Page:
An article for teachers and pupils that encourages you to look at the mathematical properties of similar games.

A game for 2 players with similarities to NIM. Place one counter on each spot on the games board. Players take it is turns to remove 1 or 2 adjacent counters. The winner picks up the last counter.

Can you work out how to win this game of Nim? Does it matter if you go first or second?

Nim-7 game for an adult and child. Who will be the one to take the last counter?

A game for 2 players. Set out 16 counters in rows of 1,3,5 and 7. Players take turns to remove any number of counters from a row. The player left with the last counter looses.

Delight your friends with this cunning trick! Can you explain how it works?

Only one side of a two-slice toaster is working. What is the quickest way to toast both sides of three slices of bread?

The NRICH team are always looking for new ways to engage teachers and pupils in problem solving. Here we explain the thinking behind maths trails.

Can you explain the strategy for winning this game with any target?

The number of plants in Mr McGregor's magic potting shed increases overnight. He'd like to put the same number of plants in each of his gardens, planting one garden each day. How can he do it?

Watch this film carefully. Can you find a general rule for explaining when the dot will be this same distance from the horizontal axis?

Use your addition and subtraction skills, combined with some strategic thinking, to beat your partner at this game.

This task encourages you to investigate the number of edging pieces and panes in different sized windows.

Sweets are given out to party-goers in a particular way. Investigate the total number of sweets received by people sitting in different positions.

How many ways can you find to do up all four buttons on my coat? How about if I had five buttons? Six ...?

This article for teachers describes several games, found on the site, all of which have a related structure that can be used to develop the skills of strategic planning.

In this game for two players, the idea is to take it in turns to choose 1, 3, 5 or 7. The winner is the first to make the total 37.

Try entering different sets of numbers in the number pyramids. How does the total at the top change?

Take a look at the video of this trick. Can you perform it yourself? Why is this maths and not magic?

Can you find all the ways to get 15 at the top of this triangle of numbers? Many opportunities to work in different ways.

Find a route from the outside to the inside of this square, stepping on as many tiles as possible.

These tasks give learners chance to generalise, which involves identifying an underlying structure.

Can you see why 2 by 2 could be 5? Can you predict what 2 by 10 will be?

Strike it Out game for an adult and child. Can you stop your partner from being able to go?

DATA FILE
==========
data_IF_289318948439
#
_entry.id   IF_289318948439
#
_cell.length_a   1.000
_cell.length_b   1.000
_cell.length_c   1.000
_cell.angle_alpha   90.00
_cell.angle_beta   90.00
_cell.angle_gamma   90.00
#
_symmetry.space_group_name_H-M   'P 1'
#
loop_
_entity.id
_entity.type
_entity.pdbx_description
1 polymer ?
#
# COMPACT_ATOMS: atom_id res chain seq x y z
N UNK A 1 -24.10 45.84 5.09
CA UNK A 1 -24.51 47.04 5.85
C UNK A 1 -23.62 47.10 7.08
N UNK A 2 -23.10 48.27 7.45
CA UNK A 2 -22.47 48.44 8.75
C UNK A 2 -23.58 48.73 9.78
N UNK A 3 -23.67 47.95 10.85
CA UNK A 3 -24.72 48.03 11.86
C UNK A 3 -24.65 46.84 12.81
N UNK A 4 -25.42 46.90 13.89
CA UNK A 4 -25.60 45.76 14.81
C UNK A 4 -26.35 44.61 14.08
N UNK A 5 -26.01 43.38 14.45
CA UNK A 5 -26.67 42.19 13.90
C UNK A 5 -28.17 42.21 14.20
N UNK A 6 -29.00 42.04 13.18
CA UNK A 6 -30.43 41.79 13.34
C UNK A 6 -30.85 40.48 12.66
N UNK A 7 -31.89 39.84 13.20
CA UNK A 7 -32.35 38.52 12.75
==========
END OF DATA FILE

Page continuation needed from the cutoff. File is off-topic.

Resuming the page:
Got It game for an adult and child. How can you play so that you know you will always win?

When number pyramids have a sequence on the bottom layer, some interesting patterns emerge...

In this problem we are looking at sets of parallel sticks that cross each other. What is the least number of crossings you can make? And the greatest?

Spotting patterns can be an important first step - explaining why it is appropriate to generalise is the next step, and often the most interesting and important.

We can show that (x + 1)² = x² + 2x + 1 by considering the area of an (x + 1) by (x + 1) square. Show in a similar way that (x + 2)² = x² + 4x + 4

Do you notice anything about the solutions when you add and/or subtract consecutive negative numbers?

Can you find the values at the vertices when you know the values on the edges?

Think of a number, square it and subtract your starting number. Is the number youâ€™re left with odd or even? How do the images help to explain this?

This challenge, written for the Young Mathematicians' Award, invites you to explore 'centred squares'.

Use the interactivity to investigate what kinds of triangles can be drawn on peg boards with different numbers of pegs.

These squares have been made from Cuisenaire rods. Can you describe the pattern? What would the next square look like?

Here are some arrangements of circles. How many circles would I need to make the next size up for each? Can you create your own arrangement and investigate the number of circles it needs?

The aim of the game is to slide the green square from the top right hand corner to the bottom left hand corner in the least number of moves.

Can all unit fractions be written as the sum of two unit fractions?

Can you find sets of sloping lines that enclose a square?

Can you find an efficient method to work out how many handshakes there would be if hundreds of people met?

It starts quite simple but great opportunities for number discoveries and patterns!

This challenge focuses on finding the sum and difference of pairs of two-digit numbers.

Find the sum and difference between a pair of two-digit numbers. Now find the sum and difference between the sum and difference! What happens?

Watch this video to see how to roll the dice. Now it's your turn! What do you notice about the dice numbers you have recorded?

Are these statements relating to odd and even numbers always true, sometimes true or never true?

This article for primary teachers discusses how we can help learners generalise and prove, using NRICH tasks as examples.

This task follows on from Build it Up and takes the ideas into three dimensions!

Investigate the different ways that fifteen schools could have given money in a charity fundraiser.